A Good Hard Spit

May 12th, 2023

I am not a spitter but my dad is. On the occasion when I must spit a bug out of my mouth, I often end up with some part of my spit on my chin or shirt. It is lack luster, sloppy, girly, unsatisfying spit. My Dad spits like a man. I have not seen my Dad spit in a long time, that is not until the other day. While picking up a mirror from him at his condo, my Dad, out of nowhere, gave a good old fashioned, hard, I am from the Bronx, direct spit right into the ground and it had me wondering why.

Growing up my dad worked as a building engineer for a large corporate real estate firm called Schulman. Back in the late 60’s the Schulmans bought 421 acres of a stretch of land that ran along the newly built highway I-287 in Westchester NY. This land basically connects the Hudson River to the Long Island Sound and thus NJ and NY to CT. Most people traveling anywhere north of NY from south of NY have made their way at one point through this stretch and through my hometown White Plains.

During my Dad’s tenure at this company the Schulmans built shimmering office park after shimmering office park. On Sundays after church my dad would take us for a little drive to “check on things”. Dressed in patten leather shoes with little white socks and gingham dresses, my sister Nancy and I along with little Denis and baby Franny would watch and learn how meadows and forests became parking lots and mirrored 10 story office buildings. In one of these office parks my immigrant Irish grandparents lived on site for a while as the supers of the building. Sometimes we would stop in for butterscotch candies, coffee cake and warm sweat tea. I remember my Peepa and even my sweet Nana could spit too. My Nana was sent here from Ireland at 15 to work as a domestic in a home in Manhattan. My Peepa jumped ship and was illegal here for many years due to “political differences”. I imagine them alone, after a rough steamboat passage from Ireland, finally touching American soil for the first time. With no idea of each other or their impending American love story ahead, I imagine their mouths filling with hunger for a new life while also having the bitter taste of their hard journey and broken hearts curled scared in the back of their mouth. I imagine their tongue twisting for a moment to separate worlds and find courage. I imagine their first hard spit hitting Manhattan to let her know that they had made it and were not going back.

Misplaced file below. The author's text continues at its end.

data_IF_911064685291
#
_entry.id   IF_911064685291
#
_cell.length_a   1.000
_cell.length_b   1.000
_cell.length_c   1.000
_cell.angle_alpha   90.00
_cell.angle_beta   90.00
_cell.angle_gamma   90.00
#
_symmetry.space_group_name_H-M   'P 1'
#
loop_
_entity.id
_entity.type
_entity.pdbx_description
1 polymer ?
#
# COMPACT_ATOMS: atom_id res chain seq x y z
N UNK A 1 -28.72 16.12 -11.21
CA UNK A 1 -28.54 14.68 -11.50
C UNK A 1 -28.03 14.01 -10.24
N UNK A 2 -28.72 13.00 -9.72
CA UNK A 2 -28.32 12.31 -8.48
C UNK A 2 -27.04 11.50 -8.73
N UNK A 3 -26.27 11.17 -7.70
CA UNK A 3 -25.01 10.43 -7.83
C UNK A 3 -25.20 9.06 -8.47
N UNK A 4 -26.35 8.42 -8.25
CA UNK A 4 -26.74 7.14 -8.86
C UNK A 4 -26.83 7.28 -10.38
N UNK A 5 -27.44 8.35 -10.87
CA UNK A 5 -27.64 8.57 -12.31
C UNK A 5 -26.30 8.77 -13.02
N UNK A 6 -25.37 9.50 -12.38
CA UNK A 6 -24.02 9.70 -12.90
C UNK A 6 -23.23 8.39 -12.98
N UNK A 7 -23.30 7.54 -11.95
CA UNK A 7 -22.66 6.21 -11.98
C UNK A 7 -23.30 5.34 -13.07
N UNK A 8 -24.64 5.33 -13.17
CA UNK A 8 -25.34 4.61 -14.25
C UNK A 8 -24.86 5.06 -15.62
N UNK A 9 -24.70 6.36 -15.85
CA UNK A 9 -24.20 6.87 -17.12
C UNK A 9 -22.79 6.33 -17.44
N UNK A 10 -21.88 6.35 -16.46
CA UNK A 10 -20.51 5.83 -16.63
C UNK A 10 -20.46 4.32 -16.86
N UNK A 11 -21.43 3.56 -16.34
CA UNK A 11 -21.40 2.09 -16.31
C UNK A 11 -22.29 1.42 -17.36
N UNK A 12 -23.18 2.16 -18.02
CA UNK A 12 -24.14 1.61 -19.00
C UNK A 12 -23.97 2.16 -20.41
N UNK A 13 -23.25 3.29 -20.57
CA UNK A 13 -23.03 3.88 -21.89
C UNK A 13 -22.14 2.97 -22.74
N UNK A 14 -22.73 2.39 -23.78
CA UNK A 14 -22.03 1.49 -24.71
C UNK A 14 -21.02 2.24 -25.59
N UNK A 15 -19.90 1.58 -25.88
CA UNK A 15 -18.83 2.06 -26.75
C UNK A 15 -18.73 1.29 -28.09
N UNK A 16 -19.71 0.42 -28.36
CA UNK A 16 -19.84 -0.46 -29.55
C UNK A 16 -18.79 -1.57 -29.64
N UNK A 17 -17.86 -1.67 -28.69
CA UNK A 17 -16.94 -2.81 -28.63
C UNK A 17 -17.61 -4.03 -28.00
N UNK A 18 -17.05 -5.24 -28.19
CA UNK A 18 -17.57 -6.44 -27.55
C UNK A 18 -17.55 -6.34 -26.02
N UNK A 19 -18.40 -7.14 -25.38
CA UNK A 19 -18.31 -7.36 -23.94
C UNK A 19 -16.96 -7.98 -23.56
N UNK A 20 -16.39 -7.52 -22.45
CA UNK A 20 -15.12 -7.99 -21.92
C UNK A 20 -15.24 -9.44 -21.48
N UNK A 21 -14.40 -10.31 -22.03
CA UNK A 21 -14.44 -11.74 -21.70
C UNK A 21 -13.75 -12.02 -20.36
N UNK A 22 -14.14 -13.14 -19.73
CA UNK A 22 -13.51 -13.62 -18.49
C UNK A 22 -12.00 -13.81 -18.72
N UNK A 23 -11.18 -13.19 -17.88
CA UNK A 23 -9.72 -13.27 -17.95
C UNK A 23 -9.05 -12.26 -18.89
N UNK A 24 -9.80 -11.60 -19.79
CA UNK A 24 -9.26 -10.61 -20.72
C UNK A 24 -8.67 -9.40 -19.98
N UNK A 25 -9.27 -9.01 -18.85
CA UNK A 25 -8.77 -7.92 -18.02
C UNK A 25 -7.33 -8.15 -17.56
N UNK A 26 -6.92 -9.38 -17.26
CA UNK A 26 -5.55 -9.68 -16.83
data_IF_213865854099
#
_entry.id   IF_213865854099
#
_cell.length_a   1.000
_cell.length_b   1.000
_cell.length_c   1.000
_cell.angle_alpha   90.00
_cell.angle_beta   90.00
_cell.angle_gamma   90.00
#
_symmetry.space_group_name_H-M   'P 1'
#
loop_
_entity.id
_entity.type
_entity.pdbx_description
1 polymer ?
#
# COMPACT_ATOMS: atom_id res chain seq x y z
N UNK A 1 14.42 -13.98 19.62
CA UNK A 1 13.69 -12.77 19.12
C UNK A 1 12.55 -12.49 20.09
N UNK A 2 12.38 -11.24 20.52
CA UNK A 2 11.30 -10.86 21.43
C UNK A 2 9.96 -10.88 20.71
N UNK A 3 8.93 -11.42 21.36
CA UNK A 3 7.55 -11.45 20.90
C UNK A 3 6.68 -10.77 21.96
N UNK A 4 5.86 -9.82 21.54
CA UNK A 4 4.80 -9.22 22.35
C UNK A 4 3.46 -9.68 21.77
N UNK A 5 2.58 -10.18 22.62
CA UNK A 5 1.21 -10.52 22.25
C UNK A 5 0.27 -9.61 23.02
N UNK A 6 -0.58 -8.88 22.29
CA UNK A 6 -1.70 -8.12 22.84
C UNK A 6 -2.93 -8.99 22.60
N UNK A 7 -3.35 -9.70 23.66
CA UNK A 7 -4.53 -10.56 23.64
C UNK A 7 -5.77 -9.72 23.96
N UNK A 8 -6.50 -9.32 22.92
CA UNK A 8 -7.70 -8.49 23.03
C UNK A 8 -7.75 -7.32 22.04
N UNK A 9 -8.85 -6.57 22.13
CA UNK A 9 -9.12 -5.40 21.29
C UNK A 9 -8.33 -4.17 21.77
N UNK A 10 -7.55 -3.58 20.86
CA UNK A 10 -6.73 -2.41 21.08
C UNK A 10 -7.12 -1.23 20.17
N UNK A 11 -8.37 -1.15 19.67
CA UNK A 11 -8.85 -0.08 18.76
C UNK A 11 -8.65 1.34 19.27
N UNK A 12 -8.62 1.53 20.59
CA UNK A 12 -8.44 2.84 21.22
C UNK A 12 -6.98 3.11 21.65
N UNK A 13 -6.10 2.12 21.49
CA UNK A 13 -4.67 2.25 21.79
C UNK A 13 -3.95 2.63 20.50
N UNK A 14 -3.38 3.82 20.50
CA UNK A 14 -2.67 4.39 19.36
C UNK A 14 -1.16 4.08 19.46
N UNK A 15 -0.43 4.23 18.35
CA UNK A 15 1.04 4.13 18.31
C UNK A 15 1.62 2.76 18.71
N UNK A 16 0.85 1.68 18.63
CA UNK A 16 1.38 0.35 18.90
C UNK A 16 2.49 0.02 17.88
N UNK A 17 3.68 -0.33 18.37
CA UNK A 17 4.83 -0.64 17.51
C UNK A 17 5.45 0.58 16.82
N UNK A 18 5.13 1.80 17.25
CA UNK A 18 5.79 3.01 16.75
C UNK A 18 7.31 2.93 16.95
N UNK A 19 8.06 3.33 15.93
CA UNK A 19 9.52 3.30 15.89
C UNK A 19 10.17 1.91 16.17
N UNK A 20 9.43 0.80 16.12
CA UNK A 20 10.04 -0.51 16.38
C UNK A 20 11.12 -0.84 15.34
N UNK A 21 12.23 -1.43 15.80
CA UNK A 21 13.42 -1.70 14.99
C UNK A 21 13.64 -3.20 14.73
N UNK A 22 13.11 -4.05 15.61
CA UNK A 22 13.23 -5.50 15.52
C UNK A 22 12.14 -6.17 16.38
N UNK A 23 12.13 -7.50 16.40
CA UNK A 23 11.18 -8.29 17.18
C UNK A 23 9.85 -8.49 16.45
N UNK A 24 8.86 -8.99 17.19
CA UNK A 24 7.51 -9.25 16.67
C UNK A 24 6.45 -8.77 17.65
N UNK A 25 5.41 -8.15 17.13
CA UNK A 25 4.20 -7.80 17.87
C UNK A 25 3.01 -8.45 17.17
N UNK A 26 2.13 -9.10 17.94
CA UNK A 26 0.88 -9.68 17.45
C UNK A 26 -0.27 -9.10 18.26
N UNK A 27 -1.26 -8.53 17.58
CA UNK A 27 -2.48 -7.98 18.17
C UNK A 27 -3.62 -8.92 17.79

Which brings me back to my Dad spitting.

Often when we would get out of the car on those Sundays my Dad would light up a cigarette and before taking a good drag would spit direct and fast off to his left side. (I often tend to pick the right side of a person and I wonder now if it is because of this.) My Dad would spit, squint, smoke and point to show us what was to come. In doing so week after week, he taught us all how to envision, how to see what was not there, how to dream, how to build and how to manifest. All of my siblings to this day can just about see anything structural, move it around, take down and put it back up…. all in our head. This has made shopping for homes very challenging for all of our spouses. “Well we could put the kitchen over there and take down that wall.” You get the idea…

So…. why was my Dad spitting again after all these years?

After living in Maryland for a few years and getting involved in the Rosslare Ridge Mays Chapel Condo Association, people got wind of the fact that my Dad knew a lot about managing properties. Now low and behold he is the President of the board.

So there we were standing outside the building, down where the parking garage was, out of site from residents. He began pointing again and talking about the vines that he removed from the trees with the saw he borrowed and about the elevator repairs that were made because the old elevator company were knuckleheads and had to be fired and how he negotiated a new contract and brought in a better company and how the lobby renovations have caused a huge debate about styling the lobby to look modern rather than like a funeral parlor. My dad was back, fully present, without the cigarettes or children in toe. His caring soft Irish eyes were claiming his turf with a quick direct spit, and I knew he had purpose again. That a part of him long gone had come back ready to imagine and manifest and protect once again, that he had made it and was not going back.

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